March 22, 2021
Spring training is in full swing, as the Phillies are currently both tuning up to make a run at the playoffs in 2021 while also honing down their roster to the best 26 men they have to field a team when they return from Clearwater.
According to Pa.Unibet.com, the Phils are +285 to make the playoffs, and have an over/under win total of 80.5. With a payroll near the luxury tax limit, fans and team management alike are hoping they can far exceed both of these predictions.
So now is as good a time as any to ramp things up here at PhillyVoice too. As the April 1 season opener against the Braves approaches, we'll break down everything you need to know to get ready for one of the most anticipated Phillies seasons ever.
Let's take a look at left field...
From 2011 to 2015, McCutchen was an All-Star five years in a row, was the 2013 NL MVP with two other top three finishes, won four Silver Sluggers and a Gold Glove in Pittsburgh. In those five seasons, he was a different player than he is today — perhaps the best in baseball.
McCutchen per 162 games (2011-2015)
In the years since, with the Pirates, Giants, Yankees and Phillies, he has been a much more down-to-earth kind of player. He's certainly a worthy starter in the big leagues, but at 34 years old, he is clearly in decline.
McCutchen per 162 games (2016-2020)
McCutchen bounced back from his torn ACL and played in 57 of 60 games in the shortened 2020 season, which is a definite positive that he is not injury-prone and his setback in 2019 was just bad luck. The Phillies are no doubt hoping to get one more solid season from the aging former superstar, somewhere in the neighborhood of 130-140 games, with their outfield reserves and backups a bit lacking.
We'll get more into the depth behind him and his contract situation a bit later, but for now, the Phillies have their everyday left fielder and the veteran leadership McCutchen offers could potentially be just as valuable as hit bat this season.
The NL East boasts a top MVP vote getters in the NL last year in Marcell Ozuna and then a quartet of older veteran hitters in Andrew McCutchen, Corey Dickerson Kyle Schwarber and J.D. Davis. Schwarber was a big pick up for the Nationals and a source of some much-needed power. Cutch is likely in the middle of the pack here.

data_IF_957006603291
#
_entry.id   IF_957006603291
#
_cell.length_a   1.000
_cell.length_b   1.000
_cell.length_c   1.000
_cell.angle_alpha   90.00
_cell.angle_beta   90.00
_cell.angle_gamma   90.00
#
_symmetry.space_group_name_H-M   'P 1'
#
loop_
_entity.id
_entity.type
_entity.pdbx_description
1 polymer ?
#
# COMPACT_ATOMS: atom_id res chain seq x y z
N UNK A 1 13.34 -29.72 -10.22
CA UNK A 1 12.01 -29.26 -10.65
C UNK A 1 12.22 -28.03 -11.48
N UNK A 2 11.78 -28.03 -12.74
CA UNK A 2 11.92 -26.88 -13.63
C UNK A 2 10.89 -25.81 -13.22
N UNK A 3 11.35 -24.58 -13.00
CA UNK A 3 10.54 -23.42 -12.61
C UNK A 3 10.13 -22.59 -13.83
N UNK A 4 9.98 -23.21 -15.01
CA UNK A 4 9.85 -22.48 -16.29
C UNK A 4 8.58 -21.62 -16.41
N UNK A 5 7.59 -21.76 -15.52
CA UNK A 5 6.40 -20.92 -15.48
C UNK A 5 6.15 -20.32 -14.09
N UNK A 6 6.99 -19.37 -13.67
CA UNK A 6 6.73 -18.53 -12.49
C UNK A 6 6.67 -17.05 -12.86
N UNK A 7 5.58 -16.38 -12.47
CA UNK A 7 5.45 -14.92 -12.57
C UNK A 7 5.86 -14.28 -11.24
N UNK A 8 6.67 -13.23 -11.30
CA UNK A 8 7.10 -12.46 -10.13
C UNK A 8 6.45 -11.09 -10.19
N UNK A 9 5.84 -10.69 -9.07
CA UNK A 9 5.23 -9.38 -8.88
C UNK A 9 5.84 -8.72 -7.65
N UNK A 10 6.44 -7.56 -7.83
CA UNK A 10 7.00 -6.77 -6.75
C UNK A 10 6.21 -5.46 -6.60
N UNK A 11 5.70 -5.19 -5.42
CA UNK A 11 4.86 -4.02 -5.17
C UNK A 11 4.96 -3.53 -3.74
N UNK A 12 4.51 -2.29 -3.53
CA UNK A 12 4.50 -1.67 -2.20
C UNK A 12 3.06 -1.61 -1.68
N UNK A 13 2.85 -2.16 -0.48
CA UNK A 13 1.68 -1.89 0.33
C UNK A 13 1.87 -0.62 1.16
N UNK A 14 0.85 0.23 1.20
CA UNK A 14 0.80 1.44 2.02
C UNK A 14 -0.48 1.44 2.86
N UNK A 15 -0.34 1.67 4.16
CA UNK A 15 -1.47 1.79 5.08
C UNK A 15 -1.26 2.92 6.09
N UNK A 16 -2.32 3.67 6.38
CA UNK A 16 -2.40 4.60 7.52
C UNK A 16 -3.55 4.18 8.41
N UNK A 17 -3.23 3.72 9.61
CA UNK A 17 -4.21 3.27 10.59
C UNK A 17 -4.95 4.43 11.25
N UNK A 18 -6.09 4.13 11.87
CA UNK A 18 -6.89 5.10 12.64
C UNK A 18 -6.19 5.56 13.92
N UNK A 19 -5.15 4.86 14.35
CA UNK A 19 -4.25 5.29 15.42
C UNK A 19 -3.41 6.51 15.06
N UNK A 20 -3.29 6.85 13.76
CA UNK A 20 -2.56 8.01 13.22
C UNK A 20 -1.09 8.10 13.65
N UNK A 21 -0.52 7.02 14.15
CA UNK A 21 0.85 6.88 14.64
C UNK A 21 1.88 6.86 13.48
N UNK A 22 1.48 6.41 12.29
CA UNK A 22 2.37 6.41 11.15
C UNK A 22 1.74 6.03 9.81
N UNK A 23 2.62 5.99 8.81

|Left Fielder||2020 stats||2021 proj||Career WAR|
|PHI||Andrew McCutchen (34)||.253, 10 HR, 34 RBI||.245, 19 HR, 62 RBI||44.7|
|ATL||Marcell Ozuna (30)||.338, 18 HR, 56 RBI||.267, 29 HR, 97 RBI||21.1|
|MIA||Corey Dickerson (31)||.258, 7 HR, 17 RBI||.272, 17 HR, 65 RBI||13.3|
|NYM||J.D. Davis (27)||.247, 6 HR, 19 RBI||.263, 20 HR, 60 RBI||0.5|
|WAS||Kyle Schwarber (28)||.188, 11 HR, 24 RBI||.233, 30 HR, 74 RBI||5.4|
McCutchen has a $15 million option for the 2022 season, and while there hasn't been any indication given either way, it seems reasonable that unless Cutch has a season for the ages, the Phils may elect to go younger and allocate that cash elsewhere.
In the short term, Scott Kingery can play in the outfield and Roman Quinn and Adam Haseley are on the roster, vying with others to play center in 2020. While any of them could find a few starts in left field, none of them sound like upgrades for McCutchen in the longterm. Which is why the Phillies are hoping, and praying, that a prospect emerges worthy of playing the outfield in the majors.
Mickey Moniak is certainly an option, who has flashed some talent in spring training and as a former first overall pick, may get his chance to play every day in 2022. Another highly touted sleeper prospect who plays the outfield is Johan Rojas, a 20 year old from the Dominican Republic who has many excited about his defensive ability and bat skills — his lack of walks is a rare weak spot.
Both Moniak, Rojas and other top outfield youngsters like Simon Muzziotti and Yhoswar Garcia play center, and centerfield is a glaring need for the Phillies that is another spot they'll be hoping to find a longterm homegrown contributor for.
As for a corner outfield spot, the Phillies are really lacking — as is the open market. Michael Conforto, Nick Castellanos, Jackie Bradley Jr. and a bevy of over-30 veterans highlight a relatively weak potential free agent field of outfielders.
Bryce Harper is really the only known entity going forward for the Phillies outfield. If they can't get a homegrown everyday player — or two — in the next 18 months, they may be in some serious trouble long term. Which means that McCutchen, who was signed to be a bridge to the new generation of Phillies outfielders, is still waiting for his predecessor to emerge.